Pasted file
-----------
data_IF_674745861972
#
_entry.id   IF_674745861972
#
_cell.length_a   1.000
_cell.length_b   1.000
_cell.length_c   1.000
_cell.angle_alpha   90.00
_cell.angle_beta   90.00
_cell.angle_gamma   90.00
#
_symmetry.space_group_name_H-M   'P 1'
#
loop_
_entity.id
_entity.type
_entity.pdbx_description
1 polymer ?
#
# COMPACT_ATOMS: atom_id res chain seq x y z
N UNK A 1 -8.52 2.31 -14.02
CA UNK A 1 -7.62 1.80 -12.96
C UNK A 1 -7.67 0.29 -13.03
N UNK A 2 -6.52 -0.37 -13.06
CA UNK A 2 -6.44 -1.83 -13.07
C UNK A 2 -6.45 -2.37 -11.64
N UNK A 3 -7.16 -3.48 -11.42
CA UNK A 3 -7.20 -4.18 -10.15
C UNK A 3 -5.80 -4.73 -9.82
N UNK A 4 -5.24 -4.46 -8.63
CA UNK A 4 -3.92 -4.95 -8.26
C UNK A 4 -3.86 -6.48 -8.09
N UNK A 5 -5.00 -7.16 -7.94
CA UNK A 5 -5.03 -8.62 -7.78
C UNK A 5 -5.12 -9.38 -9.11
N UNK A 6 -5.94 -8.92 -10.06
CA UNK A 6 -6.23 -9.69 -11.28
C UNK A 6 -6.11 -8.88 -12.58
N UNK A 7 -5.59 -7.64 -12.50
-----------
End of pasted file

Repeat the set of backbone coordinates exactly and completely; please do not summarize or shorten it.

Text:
data_IF_674745861972
#
_entry.id   IF_674745861972
#
_cell.length_a   1.000
_cell.length_b   1.000
_cell.length_c   1.000
_cell.angle_alpha   90.00
_cell.angle_beta   90.00
_cell.angle_gamma   90.00
#
_symmetry.space_group_name_H-M   'P 1'
#
loop_
_entity.id
_entity.type
_entity.pdbx_description
1 polymer ?
#
# COMPACT_ATOMS: atom_id res chain seq x y z
N UNK A 1 -8.52 2.31 -14.02
CA UNK A 1 -7.62 1.80 -12.96
C UNK A 1 -7.67 0.29 -13.03
N UNK A 2 -6.52 -0.37 -13.06
CA UNK A 2 -6.44 -1.83 -13.07
C UNK A 2 -6.45 -2.37 -11.64
N UNK A 3 -7.16 -3.48 -11.42
CA UNK A 3 -7.20 -4.18 -10.15
C UNK A 3 -5.80 -4.73 -9.82
N UNK A 4 -5.24 -4.46 -8.63
CA UNK A 4 -3.92 -4.95 -8.26
C UNK A 4 -3.86 -6.48 -8.09
N UNK A 5 -5.00 -7.16 -7.94
CA UNK A 5 -5.03 -8.62 -7.78
C UNK A 5 -5.12 -9.38 -9.11
N UNK A 6 -5.94 -8.92 -10.06
CA UNK A 6 -6.23 -9.69 -11.28
C UNK A 6 -6.11 -8.88 -12.58
N UNK A 7 -5.59 -7.64 -12.50